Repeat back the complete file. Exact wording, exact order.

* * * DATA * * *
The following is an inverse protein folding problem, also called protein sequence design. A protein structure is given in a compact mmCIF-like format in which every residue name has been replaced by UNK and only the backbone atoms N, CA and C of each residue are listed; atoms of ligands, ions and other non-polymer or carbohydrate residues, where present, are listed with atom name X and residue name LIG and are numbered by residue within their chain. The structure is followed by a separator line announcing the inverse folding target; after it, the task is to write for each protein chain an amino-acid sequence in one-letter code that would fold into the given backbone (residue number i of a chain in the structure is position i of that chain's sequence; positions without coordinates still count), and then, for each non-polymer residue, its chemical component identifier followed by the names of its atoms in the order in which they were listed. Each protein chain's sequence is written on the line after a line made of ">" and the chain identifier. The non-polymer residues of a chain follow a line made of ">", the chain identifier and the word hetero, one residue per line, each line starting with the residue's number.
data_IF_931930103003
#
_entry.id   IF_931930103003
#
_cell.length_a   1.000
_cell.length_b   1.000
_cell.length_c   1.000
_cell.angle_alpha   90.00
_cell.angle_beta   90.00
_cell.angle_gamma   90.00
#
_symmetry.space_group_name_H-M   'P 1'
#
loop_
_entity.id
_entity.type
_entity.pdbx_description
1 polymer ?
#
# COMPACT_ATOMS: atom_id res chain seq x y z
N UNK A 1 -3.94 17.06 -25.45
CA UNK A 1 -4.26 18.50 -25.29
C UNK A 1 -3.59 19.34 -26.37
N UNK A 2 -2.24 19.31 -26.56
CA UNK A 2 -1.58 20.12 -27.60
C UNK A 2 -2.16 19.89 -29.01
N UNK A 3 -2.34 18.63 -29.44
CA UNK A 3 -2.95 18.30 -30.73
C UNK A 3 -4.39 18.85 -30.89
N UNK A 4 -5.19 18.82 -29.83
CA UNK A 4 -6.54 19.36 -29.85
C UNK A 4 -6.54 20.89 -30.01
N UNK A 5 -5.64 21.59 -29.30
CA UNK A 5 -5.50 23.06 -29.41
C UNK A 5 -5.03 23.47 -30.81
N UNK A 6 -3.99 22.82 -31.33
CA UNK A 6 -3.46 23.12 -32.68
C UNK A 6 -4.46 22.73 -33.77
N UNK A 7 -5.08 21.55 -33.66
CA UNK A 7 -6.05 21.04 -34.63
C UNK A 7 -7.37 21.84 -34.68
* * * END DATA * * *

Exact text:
The following is an inverse protein folding problem, also called protein sequence design. A protein structure is given in a compact mmCIF-like format in which every residue name has been replaced by UNK and only the backbone atoms N, CA and C of each residue are listed; atoms of ligands, ions and other non-polymer or carbohydrate residues, where present, are listed with atom name X and residue name LIG and are numbered by residue within their chain. The structure is followed by a separator line announcing the inverse folding target; after it, the task is to write for each protein chain an amino-acid sequence in one-letter code that would fold into the given backbone (residue number i of a chain in the structure is position i of that chain's sequence; positions without coordinates still count), and then, for each non-polymer residue, its chemical component identifier followed by the names of its atoms in the order in which they were listed. Each protein chain's sequence is written on the line after a line made of ">" and the chain identifier. The non-polymer residues of a chain follow a line made of ">", the chain identifier and the word hetero, one residue per line, each line starting with the residue's number.
data_IF_931930103003
#
_entry.id   IF_931930103003
#
_cell.length_a   1.000
_cell.length_b   1.000
_cell.length_c   1.000
_cell.angle_alpha   90.00
_cell.angle_beta   90.00
_cell.angle_gamma   90.00
#
_symmetry.space_group_name_H-M   'P 1'
#
loop_
_entity.id
_entity.type
_entity.pdbx_description
1 polymer ?
#
# COMPACT_ATOMS: atom_id res chain seq x y z
N UNK A 1 -3.94 17.06 -25.45
CA UNK A 1 -4.26 18.50 -25.29
C UNK A 1 -3.59 19.34 -26.37
N UNK A 2 -2.24 19.31 -26.56
CA UNK A 2 -1.58 20.12 -27.60
C UNK A 2 -2.16 19.89 -29.01
N UNK A 3 -2.34 18.63 -29.44
CA UNK A 3 -2.95 18.30 -30.73
C UNK A 3 -4.39 18.85 -30.89
N UNK A 4 -5.19 18.82 -29.83
CA UNK A 4 -6.54 19.36 -29.85
C UNK A 4 -6.54 20.89 -30.01
N UNK A 5 -5.64 21.59 -29.30
CA UNK A 5 -5.50 23.06 -29.41
C UNK A 5 -5.03 23.47 -30.81
N UNK A 6 -3.99 22.82 -31.33
CA UNK A 6 -3.46 23.12 -32.68
C UNK A 6 -4.46 22.73 -33.77
N UNK A 7 -5.08 21.55 -33.66
CA UNK A 7 -6.05 21.04 -34.63
C UNK A 7 -7.37 21.84 -34.68